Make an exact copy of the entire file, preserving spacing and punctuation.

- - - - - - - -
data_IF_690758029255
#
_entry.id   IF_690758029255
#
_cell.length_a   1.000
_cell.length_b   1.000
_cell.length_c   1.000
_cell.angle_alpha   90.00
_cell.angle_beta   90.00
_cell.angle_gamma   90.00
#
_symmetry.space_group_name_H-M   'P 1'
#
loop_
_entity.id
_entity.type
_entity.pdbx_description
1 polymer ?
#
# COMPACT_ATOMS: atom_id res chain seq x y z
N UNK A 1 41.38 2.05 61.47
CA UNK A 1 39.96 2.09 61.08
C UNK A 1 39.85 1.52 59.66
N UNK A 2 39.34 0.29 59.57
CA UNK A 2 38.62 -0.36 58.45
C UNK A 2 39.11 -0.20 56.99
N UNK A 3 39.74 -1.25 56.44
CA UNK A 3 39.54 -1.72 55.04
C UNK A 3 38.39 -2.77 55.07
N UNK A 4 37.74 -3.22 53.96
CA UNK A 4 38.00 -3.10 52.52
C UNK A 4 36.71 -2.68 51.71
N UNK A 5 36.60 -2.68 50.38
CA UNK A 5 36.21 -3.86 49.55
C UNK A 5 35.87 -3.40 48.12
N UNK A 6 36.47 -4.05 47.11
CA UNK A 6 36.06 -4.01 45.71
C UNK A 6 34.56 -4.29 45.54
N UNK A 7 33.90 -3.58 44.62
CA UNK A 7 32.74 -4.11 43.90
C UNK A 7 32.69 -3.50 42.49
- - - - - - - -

data_IF_690758029255
#
_entry.id   IF_690758029255
#
_cell.length_a   1.000
_cell.length_b   1.000
_cell.length_c   1.000
_cell.angle_alpha   90.00
_cell.angle_beta   90.00
_cell.angle_gamma   90.00
#
_symmetry.space_group_name_H-M   'P 1'
#
loop_
_entity.id
_entity.type
_entity.pdbx_description
1 polymer ?
#
# COMPACT_ATOMS: atom_id res chain seq x y z
N UNK A 1 41.38 2.05 61.47
CA UNK A 1 39.96 2.09 61.08
C UNK A 1 39.85 1.52 59.66
N UNK A 2 39.34 0.29 59.57
CA UNK A 2 38.62 -0.36 58.45
C UNK A 2 39.11 -0.20 56.99
N UNK A 3 39.74 -1.25 56.44
CA UNK A 3 39.54 -1.72 55.04
C UNK A 3 38.39 -2.77 55.07
N UNK A 4 37.74 -3.22 53.96
CA UNK A 4 38.00 -3.10 52.52
C UNK A 4 36.71 -2.68 51.71
N UNK A 5 36.60 -2.68 50.38
CA UNK A 5 36.21 -3.86 49.55
C UNK A 5 35.87 -3.40 48.12
N UNK A 6 36.47 -4.05 47.11
CA UNK A 6 36.06 -4.01 45.71
C UNK A 6 34.56 -4.29 45.54
N UNK A 7 33.90 -3.58 44.62
CA UNK A 7 32.74 -4.11 43.90
C UNK A 7 32.69 -3.50 42.49